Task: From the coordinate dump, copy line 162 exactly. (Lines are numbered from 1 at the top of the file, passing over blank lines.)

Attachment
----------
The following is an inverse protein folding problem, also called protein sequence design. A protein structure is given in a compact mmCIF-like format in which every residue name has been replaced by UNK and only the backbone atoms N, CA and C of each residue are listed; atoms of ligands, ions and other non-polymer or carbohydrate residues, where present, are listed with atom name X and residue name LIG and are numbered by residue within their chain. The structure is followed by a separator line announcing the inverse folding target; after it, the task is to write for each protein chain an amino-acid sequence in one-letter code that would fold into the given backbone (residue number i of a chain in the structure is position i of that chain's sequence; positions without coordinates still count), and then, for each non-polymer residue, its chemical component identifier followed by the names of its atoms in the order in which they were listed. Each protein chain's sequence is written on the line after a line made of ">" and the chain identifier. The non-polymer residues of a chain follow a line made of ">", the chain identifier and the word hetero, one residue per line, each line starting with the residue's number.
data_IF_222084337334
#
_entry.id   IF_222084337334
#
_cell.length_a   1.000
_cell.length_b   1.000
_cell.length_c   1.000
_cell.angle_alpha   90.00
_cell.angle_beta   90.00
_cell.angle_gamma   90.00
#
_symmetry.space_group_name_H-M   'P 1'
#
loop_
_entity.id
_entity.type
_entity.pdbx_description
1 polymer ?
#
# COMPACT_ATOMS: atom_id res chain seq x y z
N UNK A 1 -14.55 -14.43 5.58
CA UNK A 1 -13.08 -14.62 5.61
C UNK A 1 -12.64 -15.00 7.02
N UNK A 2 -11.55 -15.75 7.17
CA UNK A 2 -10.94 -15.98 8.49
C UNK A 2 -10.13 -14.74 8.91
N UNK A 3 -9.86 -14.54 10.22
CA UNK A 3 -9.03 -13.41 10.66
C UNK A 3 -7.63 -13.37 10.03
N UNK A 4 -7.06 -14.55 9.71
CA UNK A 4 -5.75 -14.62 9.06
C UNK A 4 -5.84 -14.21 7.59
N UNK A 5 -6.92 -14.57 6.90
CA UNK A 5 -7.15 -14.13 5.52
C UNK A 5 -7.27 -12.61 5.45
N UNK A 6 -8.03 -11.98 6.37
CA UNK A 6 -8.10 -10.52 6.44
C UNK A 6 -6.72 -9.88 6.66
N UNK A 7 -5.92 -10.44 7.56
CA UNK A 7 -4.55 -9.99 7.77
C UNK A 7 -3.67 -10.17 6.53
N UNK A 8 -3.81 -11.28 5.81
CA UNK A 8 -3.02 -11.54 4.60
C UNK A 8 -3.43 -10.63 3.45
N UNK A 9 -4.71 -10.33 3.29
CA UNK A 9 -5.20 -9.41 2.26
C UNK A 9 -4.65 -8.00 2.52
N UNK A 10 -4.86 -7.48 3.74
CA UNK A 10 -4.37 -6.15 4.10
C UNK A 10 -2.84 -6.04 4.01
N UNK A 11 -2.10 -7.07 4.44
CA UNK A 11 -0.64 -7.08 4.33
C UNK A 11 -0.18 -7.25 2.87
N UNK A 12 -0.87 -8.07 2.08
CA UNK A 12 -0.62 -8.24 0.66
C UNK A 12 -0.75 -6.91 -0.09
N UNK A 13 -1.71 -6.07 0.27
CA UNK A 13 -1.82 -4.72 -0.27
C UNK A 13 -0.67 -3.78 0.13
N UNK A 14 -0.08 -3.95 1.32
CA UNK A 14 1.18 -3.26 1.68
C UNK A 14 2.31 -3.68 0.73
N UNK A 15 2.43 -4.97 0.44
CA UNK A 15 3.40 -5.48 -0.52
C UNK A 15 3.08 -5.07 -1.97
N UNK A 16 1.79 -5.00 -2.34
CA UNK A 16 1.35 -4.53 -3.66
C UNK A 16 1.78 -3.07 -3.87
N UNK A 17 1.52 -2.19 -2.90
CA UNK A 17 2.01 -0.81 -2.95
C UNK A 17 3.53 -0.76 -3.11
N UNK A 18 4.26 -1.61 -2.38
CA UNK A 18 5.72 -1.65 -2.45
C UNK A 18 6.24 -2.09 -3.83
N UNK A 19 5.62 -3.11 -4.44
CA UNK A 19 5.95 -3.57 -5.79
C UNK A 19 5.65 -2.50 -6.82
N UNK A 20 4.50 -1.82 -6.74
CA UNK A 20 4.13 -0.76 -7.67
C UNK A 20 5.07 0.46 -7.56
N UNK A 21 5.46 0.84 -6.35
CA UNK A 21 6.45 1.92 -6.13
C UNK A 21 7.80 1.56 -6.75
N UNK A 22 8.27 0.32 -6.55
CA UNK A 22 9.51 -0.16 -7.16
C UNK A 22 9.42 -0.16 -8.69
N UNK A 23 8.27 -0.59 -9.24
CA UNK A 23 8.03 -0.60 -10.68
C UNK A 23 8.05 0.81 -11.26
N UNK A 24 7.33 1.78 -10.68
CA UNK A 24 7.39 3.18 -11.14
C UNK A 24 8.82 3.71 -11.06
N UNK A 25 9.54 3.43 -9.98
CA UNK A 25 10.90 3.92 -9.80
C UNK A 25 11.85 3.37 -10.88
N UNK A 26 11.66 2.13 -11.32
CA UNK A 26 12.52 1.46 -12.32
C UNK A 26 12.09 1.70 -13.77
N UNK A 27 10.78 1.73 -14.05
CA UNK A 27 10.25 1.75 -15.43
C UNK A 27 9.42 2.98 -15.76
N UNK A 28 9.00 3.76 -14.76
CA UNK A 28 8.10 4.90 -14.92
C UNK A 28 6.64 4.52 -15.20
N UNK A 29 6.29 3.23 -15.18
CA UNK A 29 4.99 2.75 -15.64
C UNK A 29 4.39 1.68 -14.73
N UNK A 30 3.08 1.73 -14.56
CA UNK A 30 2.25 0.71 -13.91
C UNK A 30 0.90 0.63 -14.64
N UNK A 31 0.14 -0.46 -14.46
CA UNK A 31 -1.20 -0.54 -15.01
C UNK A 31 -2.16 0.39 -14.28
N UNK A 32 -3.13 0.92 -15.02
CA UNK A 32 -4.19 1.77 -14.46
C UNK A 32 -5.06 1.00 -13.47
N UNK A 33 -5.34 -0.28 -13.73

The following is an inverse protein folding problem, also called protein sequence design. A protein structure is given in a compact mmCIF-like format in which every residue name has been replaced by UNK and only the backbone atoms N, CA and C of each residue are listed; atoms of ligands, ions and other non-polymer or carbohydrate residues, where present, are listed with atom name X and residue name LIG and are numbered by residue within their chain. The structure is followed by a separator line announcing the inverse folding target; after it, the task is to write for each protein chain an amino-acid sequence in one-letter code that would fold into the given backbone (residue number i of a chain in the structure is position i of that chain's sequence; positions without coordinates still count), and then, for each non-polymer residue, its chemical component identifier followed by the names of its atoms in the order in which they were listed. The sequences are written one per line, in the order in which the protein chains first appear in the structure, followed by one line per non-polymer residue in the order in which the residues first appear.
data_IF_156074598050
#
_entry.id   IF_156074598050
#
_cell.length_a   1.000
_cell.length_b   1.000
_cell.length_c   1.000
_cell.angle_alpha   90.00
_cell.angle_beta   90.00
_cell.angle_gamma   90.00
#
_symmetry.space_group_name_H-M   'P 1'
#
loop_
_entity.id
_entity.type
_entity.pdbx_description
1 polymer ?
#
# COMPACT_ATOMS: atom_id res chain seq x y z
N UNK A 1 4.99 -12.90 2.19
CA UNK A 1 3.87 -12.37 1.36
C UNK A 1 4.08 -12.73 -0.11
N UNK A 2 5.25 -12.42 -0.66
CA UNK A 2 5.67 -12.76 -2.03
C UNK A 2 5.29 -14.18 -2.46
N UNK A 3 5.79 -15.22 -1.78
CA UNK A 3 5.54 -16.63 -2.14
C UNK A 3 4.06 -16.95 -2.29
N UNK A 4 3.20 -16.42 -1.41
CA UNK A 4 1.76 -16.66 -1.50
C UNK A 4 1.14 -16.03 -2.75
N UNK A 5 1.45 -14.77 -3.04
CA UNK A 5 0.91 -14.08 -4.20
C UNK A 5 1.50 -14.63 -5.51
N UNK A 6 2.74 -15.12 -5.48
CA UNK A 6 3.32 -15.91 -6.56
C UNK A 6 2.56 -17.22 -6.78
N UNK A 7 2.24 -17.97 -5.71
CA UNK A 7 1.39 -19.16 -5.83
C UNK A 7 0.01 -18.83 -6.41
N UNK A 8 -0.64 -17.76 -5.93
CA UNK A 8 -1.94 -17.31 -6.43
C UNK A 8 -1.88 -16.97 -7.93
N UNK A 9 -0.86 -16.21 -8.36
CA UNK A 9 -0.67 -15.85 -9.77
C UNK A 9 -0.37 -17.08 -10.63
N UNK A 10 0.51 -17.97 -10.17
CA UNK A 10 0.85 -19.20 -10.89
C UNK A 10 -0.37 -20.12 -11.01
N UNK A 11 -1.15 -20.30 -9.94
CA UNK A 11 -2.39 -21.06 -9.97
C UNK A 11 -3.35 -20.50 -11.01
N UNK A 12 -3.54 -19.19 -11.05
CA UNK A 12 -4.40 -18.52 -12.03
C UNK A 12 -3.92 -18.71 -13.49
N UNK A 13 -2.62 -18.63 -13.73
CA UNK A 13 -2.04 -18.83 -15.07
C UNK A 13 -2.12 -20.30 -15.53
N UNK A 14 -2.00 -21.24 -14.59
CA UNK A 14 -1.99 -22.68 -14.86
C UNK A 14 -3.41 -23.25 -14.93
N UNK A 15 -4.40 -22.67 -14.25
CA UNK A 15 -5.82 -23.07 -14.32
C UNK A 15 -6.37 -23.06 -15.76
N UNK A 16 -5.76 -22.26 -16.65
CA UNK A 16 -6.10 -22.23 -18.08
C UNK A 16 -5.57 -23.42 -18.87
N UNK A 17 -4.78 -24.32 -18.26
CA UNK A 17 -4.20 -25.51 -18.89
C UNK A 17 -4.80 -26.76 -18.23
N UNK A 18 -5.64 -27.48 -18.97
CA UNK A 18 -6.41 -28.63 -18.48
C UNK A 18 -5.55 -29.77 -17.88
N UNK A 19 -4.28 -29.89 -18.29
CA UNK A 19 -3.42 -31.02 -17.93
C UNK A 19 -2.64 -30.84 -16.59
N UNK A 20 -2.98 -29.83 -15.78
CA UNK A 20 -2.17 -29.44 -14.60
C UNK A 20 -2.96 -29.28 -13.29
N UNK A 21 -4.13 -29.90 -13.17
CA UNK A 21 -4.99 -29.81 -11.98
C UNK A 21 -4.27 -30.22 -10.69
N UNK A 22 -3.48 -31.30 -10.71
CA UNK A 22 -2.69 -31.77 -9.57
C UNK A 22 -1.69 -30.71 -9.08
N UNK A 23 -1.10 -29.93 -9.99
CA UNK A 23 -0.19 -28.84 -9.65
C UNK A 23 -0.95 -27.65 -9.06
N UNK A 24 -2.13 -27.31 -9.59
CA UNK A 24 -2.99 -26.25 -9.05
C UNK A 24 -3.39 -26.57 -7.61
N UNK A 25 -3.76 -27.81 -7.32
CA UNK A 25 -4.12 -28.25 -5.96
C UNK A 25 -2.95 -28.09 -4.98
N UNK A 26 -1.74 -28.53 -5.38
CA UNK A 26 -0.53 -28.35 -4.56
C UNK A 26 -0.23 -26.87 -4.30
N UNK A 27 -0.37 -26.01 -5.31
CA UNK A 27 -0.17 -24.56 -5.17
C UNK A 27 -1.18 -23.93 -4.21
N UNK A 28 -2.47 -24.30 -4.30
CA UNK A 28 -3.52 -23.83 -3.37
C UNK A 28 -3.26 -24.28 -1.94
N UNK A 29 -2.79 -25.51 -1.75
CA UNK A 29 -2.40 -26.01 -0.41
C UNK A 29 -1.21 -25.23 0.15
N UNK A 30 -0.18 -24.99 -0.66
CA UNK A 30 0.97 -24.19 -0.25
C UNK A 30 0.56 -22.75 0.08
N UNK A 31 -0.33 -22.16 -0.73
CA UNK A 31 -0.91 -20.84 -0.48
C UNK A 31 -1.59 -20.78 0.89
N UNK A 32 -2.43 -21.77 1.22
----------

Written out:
CA UNK A 8 -1.94 -17.31 -6.43